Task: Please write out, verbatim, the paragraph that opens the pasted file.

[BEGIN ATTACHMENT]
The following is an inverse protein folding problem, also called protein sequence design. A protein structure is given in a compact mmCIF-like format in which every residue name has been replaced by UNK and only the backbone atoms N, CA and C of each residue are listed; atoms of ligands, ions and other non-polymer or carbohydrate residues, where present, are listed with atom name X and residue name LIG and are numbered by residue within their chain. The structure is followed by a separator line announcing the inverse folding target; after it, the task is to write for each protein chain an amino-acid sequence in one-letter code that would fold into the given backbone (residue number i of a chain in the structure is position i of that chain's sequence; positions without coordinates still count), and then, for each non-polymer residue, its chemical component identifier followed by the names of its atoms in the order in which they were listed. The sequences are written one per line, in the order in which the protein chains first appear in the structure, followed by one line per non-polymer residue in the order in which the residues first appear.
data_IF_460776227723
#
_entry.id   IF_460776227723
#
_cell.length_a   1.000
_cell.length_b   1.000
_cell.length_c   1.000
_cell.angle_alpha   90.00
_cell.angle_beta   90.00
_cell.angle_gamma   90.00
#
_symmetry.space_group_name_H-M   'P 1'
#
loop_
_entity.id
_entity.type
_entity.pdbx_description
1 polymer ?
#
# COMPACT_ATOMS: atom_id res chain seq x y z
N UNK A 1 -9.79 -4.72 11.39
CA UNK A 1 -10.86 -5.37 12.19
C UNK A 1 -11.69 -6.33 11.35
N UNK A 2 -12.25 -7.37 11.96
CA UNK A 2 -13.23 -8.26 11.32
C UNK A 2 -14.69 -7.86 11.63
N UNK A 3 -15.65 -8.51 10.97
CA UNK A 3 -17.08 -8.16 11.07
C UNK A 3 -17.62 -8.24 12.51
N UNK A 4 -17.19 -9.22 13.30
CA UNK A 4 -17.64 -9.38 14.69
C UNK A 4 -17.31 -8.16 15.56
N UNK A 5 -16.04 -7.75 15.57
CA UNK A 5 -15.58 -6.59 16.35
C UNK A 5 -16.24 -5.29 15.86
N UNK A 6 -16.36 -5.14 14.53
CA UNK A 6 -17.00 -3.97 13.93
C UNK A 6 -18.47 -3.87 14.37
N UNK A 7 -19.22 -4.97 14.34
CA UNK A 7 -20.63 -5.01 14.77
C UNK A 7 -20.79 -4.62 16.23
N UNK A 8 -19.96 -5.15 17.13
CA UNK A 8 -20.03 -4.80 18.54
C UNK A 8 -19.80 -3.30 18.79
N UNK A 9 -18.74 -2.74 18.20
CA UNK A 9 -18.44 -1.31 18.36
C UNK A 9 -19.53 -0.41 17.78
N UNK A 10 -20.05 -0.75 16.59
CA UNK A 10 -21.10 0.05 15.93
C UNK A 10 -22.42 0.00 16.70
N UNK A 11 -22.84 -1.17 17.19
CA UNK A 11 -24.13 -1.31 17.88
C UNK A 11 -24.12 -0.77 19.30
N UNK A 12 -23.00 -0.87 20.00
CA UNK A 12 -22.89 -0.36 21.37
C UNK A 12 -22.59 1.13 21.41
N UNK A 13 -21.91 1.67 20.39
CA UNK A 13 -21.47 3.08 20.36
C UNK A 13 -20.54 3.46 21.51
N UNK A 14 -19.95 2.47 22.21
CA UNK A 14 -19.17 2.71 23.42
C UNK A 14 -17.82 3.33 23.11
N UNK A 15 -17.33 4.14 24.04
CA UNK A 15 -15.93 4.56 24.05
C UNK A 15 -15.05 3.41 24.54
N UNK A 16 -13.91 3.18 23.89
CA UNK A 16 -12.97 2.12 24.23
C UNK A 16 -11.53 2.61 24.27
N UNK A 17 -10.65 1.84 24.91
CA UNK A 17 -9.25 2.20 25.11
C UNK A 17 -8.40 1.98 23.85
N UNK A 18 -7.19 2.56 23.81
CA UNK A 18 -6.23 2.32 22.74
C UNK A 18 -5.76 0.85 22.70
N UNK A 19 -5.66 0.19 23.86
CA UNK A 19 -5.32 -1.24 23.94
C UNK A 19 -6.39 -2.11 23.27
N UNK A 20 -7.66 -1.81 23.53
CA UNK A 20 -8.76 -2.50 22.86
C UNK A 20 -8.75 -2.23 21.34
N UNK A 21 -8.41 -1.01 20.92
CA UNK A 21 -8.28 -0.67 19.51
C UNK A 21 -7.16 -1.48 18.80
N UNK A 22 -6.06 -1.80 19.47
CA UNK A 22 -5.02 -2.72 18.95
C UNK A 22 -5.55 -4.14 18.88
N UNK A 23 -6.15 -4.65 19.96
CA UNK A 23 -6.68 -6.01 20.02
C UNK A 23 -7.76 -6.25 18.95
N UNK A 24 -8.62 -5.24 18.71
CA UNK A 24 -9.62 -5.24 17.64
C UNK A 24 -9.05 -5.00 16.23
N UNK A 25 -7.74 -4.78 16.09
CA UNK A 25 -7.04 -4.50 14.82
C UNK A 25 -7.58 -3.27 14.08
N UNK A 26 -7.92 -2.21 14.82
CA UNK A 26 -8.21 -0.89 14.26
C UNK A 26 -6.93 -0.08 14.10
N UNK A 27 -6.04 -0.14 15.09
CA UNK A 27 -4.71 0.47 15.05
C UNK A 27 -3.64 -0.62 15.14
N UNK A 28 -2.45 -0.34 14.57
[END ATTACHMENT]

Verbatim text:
The following is an inverse protein folding problem, also called protein sequence design. A protein structure is given in a compact mmCIF-like format in which every residue name has been replaced by UNK and only the backbone atoms N, CA and C of each residue are listed; atoms of ligands, ions and other non-polymer or carbohydrate residues, where present, are listed with atom name X and residue name LIG and are numbered by residue within their chain. The structure is followed by a separator line announcing the inverse folding target; after it, the task is to write for each protein chain an amino-acid sequence in one-letter code that would fold into the given backbone (residue number i of a chain in the structure is position i of that chain's sequence; positions without coordinates still count), and then, for each non-polymer residue, its chemical component identifier followed by the names of its atoms in the order in which they were listed. The sequences are written one per line, in the order in which the protein chains first appear in the structure, followed by one line per non-polymer residue in the order in which the residues first appear.